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Letter from President Davis-reply to Mr. Hunter.

[We publish the following letters, as we have done the previous papers on this subject, without comment of our own, except to say that both sides having been heard, we hope the distinguished gentlemen will now consent to close the controversy, at least in our pages.]

Mississippi City, March 27th, 1878.
Rev. J. W. Jones, D. D., Secretary of Southern Historical Society:
Dear sir: In the December number of your magazine was published an article by Hon. R. M. T. Hunter, purporting to be a reply to my answer to his previous article published in a Northern paper and copied into your magazine. In the beginning of his second article Mr. Hunter avows that “no offence was intended” by the first one. His right to declare what was his intention is admitted. Whether the assumption that my action in sending commissioners as soon as Mr. Lincoln gave assurance that they would be received was to be ascribed, not to the avowed desire for peace between the two countries, but, as presented by Mr. Hunter, to the recently recognized danger from public dissatisfaction with the Confederate Executive, was to be construed as “offensive,” or otherwise, each man will decide for himself, according to his standard of personal and official honor.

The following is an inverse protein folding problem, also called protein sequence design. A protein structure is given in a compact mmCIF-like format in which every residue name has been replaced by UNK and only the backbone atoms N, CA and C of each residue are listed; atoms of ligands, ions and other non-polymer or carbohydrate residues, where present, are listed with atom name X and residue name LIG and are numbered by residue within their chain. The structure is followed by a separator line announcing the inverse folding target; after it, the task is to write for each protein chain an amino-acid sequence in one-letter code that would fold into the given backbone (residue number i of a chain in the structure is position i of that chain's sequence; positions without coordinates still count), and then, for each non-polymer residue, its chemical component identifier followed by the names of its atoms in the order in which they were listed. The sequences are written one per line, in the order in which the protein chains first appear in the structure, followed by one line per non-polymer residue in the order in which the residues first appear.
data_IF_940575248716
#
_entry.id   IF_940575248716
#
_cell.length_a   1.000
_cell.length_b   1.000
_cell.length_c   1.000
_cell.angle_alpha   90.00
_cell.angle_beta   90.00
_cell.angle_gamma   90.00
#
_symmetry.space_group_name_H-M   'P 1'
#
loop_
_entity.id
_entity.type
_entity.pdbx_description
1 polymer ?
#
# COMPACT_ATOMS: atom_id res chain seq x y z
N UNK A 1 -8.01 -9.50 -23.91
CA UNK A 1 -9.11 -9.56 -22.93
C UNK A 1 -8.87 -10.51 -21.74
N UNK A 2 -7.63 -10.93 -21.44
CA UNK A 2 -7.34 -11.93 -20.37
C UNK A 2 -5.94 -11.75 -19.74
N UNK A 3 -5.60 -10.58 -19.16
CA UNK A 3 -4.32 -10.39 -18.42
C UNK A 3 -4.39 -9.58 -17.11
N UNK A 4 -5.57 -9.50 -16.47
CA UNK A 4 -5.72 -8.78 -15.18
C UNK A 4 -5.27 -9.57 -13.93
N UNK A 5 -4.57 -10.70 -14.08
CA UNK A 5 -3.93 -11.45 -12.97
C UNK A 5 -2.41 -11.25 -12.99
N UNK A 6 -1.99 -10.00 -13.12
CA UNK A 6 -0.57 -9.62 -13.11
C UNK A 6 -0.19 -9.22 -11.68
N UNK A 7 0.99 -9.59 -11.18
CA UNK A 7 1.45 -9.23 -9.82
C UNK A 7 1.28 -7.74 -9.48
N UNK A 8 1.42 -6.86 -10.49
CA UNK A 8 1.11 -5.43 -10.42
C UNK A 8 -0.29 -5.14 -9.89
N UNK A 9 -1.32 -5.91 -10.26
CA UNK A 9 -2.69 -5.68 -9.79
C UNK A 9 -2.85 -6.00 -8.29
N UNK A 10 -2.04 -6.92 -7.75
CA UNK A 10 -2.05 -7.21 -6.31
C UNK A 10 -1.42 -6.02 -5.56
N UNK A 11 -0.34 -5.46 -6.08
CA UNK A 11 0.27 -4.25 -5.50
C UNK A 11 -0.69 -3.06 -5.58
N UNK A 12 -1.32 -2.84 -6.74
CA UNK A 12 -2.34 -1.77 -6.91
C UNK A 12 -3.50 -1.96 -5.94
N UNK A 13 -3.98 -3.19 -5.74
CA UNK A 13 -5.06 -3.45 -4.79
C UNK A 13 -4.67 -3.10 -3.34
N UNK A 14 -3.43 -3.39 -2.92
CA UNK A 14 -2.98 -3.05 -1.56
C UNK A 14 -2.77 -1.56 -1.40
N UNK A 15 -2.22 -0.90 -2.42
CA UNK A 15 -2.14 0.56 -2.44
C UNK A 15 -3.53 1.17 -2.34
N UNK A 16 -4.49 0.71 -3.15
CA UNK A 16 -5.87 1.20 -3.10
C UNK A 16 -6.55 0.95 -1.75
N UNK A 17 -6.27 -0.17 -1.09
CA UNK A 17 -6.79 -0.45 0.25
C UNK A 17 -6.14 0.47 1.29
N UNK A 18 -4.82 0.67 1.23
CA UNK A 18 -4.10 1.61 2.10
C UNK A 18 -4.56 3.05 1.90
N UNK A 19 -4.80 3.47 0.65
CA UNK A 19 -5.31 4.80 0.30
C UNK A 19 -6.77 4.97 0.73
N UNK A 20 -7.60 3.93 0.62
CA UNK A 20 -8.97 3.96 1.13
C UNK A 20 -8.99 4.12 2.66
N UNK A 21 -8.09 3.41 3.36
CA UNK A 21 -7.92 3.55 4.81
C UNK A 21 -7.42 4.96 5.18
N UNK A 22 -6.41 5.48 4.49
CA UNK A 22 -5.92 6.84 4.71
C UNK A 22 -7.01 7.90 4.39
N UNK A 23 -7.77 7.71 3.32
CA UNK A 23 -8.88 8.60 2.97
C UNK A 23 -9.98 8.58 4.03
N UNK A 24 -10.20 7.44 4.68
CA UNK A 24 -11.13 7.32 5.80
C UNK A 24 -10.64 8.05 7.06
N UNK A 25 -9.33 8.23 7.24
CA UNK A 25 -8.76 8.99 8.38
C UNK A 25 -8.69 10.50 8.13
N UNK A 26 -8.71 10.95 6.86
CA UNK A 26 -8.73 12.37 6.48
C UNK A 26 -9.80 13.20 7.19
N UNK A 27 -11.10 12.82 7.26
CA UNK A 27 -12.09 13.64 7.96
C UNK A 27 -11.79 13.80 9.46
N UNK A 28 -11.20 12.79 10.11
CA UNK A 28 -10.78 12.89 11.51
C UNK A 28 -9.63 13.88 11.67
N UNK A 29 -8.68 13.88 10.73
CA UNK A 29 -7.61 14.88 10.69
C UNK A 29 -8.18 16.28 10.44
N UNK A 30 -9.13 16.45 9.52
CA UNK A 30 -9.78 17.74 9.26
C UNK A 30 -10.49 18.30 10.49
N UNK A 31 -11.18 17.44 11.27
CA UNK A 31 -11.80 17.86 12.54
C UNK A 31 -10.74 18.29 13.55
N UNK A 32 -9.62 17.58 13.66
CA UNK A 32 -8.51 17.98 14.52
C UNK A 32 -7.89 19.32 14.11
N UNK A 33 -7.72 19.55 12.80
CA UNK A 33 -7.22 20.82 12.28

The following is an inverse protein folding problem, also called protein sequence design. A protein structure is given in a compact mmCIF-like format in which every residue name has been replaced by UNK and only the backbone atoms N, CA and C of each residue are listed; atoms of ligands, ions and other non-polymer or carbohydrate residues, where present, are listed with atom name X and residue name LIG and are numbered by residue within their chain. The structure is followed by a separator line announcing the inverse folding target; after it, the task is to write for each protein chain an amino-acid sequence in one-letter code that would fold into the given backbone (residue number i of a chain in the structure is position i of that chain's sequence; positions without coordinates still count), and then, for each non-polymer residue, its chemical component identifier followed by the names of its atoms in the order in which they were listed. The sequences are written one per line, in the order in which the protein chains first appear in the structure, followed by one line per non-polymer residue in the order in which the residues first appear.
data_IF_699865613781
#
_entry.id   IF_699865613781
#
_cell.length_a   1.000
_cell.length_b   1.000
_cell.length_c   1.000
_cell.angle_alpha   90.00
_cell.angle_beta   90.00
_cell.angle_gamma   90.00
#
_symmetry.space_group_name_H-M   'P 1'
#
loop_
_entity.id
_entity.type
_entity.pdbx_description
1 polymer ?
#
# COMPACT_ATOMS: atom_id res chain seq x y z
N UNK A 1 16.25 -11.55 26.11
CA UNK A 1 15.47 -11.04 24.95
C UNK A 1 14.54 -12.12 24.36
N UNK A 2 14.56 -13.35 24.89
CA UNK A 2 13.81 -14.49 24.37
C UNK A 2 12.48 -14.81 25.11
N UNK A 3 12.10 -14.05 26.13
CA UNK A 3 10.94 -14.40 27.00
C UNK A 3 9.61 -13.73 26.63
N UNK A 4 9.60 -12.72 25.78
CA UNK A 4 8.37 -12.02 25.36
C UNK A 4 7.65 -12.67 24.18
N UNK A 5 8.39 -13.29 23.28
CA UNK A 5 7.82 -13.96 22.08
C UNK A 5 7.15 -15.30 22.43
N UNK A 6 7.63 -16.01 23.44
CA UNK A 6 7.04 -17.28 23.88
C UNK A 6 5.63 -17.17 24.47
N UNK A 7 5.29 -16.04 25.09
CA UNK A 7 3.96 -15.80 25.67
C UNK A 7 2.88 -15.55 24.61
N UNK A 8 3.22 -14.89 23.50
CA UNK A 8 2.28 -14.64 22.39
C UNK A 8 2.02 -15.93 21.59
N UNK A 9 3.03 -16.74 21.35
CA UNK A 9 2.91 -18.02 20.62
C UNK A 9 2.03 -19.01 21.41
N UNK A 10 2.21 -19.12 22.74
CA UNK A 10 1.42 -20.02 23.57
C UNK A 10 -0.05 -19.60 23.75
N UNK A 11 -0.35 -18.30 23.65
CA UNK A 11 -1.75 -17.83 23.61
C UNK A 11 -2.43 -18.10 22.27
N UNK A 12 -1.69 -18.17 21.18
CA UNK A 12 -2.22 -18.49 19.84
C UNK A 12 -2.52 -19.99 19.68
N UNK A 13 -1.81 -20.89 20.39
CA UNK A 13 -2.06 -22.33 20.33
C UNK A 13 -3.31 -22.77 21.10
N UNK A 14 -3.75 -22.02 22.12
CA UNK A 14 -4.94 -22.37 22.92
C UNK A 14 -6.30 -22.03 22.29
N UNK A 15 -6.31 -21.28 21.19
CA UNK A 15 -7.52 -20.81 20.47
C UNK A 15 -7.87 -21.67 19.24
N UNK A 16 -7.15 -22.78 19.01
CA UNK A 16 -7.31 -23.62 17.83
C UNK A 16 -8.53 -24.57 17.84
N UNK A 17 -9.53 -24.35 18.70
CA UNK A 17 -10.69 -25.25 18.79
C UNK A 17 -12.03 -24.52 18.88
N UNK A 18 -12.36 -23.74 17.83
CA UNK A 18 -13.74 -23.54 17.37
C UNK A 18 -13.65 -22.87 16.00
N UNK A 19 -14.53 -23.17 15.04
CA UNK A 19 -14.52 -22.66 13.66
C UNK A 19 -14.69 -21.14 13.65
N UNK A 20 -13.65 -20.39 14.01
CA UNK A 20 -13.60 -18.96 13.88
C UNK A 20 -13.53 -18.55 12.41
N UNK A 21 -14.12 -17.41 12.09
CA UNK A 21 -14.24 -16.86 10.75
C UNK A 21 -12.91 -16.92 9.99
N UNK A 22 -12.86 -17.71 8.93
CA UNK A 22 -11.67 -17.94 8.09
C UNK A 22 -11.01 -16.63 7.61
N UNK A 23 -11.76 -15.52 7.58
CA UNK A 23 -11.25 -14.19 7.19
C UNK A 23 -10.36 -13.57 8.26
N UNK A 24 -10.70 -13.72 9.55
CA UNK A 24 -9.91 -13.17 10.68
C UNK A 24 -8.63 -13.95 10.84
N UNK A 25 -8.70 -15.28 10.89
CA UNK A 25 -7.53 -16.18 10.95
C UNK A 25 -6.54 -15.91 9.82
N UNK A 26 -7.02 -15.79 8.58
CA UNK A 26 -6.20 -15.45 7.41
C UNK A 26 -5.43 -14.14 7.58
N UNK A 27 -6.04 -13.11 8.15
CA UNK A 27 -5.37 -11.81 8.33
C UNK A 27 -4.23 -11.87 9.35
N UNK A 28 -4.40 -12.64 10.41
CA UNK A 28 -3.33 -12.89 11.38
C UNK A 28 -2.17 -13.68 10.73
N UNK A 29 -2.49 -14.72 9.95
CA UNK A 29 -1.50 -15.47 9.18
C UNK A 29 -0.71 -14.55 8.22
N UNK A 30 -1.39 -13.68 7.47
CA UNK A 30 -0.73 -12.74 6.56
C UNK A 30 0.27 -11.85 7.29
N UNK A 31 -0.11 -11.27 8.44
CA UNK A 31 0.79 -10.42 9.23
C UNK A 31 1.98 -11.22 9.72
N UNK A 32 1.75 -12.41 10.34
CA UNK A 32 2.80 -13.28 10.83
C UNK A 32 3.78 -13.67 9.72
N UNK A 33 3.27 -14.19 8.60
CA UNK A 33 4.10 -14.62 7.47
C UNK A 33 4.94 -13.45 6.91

I will not encumber your pages by following the verbose and contradictory article through its windings, but will leave Mr. Hunter, who was at one time Secretary of State, and subsequently a Senator in the Confederacy, to enjoy the shelter he seeks under an ignorance of the addresses and messages of the President of the Confederate States.

There are, however, few Virginians of that time who can be so little informed as not to know that the executive department of the Confederate Government, with the necessary books and papers, was removed from Richmond to Danville, Virginia, when the army which covered the capital was compelled to retreat, and that at Danville the President issued an address to arouse the people to the defence of the soil of the State. Yet, importing his phraseology from beyond the country of the President and his friends, Mr. Hunter denominates that removal “a flight,” and states “in ”

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